Wednesday, July 18, 2012

Fevre Dream (Graphic Novelisation) – review

Adapted by: Daniel Abraham

Illustrated by: Rapa Lopez

First published: 2011

Contains spoilers

The Blurb: George R.R. Martin’s moonlit tale of feuding vampire clans, death, and debauchery in the bayou!

Set in 1857 along the muddy Mississippi, FEVRE DREAM introduces Abner Marsh, a remarkably ugly man who longs to captain the fastest steamboat on the river. When a pale, mysterious gentleman named Joshua—who keeps strange hours and stranger friends—approached him with an offer of partnership, Abner’s dreams appear to come true… though he may have unleashed a nightmare on the unsuspecting shores!

Adapted by Hugo-nominated author Daniel Abraham and artist Rafa Lopez, this graphic novel stays faithful to Martin’s original dark vision, immersing the reader in the tortures and joys of vampire society.

The review: If I were asked to list my favourite vampire novels, George R.R. Martin’s Fevre Dream would always make an appearance. As such it was with a mixture of anticipation and trepidation that I approached this graphic novelisation.

And it’s… not bad. The story is respected and we get the tale of the 19th Century Mississippi with vampires who are a separate species to humanity. The Red Thirst – as these vampire’s name their hunger – only comes upon them when they reach adulthood and must be sated once a month (though many sate it much more often than that). At this time they also become so sensitive to sunlight that they will literally burn in the sun. Joshua has a plan to set his people free as he has created a replacement for human blood using sheep’s blood and various chemicals.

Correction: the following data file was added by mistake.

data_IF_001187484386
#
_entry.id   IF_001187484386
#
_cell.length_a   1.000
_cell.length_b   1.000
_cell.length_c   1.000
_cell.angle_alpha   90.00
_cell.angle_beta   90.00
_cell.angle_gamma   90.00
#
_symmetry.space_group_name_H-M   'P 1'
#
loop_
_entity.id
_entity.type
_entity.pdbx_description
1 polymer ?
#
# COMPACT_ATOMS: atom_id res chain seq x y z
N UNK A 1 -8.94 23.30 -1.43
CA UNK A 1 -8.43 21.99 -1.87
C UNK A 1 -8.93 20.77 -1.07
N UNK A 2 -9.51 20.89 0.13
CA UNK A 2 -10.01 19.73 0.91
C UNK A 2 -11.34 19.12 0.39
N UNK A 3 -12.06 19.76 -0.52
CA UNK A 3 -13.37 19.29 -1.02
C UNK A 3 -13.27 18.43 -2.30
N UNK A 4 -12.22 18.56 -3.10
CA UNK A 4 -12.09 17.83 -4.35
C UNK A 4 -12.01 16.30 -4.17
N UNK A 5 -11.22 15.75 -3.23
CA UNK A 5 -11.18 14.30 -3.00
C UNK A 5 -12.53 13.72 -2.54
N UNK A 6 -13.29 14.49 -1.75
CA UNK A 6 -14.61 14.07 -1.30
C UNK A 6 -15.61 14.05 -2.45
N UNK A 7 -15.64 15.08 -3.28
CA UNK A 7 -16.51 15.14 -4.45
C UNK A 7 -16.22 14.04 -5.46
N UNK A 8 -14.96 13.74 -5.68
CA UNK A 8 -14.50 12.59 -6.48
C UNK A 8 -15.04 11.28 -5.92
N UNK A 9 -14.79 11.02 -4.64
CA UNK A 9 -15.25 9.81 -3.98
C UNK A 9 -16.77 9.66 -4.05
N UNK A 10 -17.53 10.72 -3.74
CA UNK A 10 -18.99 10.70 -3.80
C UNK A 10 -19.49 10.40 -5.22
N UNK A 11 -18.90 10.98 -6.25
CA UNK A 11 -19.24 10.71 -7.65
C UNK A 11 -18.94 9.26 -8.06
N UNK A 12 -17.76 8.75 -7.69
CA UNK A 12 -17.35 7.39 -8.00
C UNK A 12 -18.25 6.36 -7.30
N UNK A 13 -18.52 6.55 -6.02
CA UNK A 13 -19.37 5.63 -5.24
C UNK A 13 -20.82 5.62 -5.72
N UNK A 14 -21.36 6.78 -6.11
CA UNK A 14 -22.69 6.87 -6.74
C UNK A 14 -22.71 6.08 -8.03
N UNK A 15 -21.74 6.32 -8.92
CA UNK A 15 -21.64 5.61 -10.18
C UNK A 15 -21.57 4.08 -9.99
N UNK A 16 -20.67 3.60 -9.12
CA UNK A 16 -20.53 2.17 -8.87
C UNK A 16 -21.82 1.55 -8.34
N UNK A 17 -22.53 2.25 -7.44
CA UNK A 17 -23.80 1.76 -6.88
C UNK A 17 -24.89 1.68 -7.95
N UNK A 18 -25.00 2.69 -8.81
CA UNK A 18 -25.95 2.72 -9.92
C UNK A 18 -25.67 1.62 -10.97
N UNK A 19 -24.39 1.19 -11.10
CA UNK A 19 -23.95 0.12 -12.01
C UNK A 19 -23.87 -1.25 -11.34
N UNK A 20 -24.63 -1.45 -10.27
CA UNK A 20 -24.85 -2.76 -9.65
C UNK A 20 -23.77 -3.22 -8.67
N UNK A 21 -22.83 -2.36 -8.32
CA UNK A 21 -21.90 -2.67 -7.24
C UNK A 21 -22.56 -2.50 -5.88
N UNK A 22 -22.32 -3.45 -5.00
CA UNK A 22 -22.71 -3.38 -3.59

Things are not so simple however. The vampires have a dominance based society and one vampire may well dominate another (a battle of wills symbolised graphically with wolves). The winner is a Bloodmaster and the other vampires will follow his command and between Joshua and Damon Julian, a vampire who likes to indulge his nature, there is a Bloodmaster too many on the Mississippi.

I said it’s not bad, and it is certainly better than many a graphic novelisation I have seen. The artwork is very good (though perhaps a tad too much of a graphic-style for my taste, losing some of the atmosphere to my way of thinking, but that is just a taste thing). However it is a graphic novelisation of a fine piece of prose writing and, whilst enjoyable, it is a shame to lose Martin’s evocative prose style.

If I were to be asked whether someone should get this or the novel, it would be the novel every time. The story is good and, of course, that is present in both formats but Martin is a master author. That said if you already have the novel and want a different experience within Martin’s world it is a good stab at it. 6.5 out of 10.

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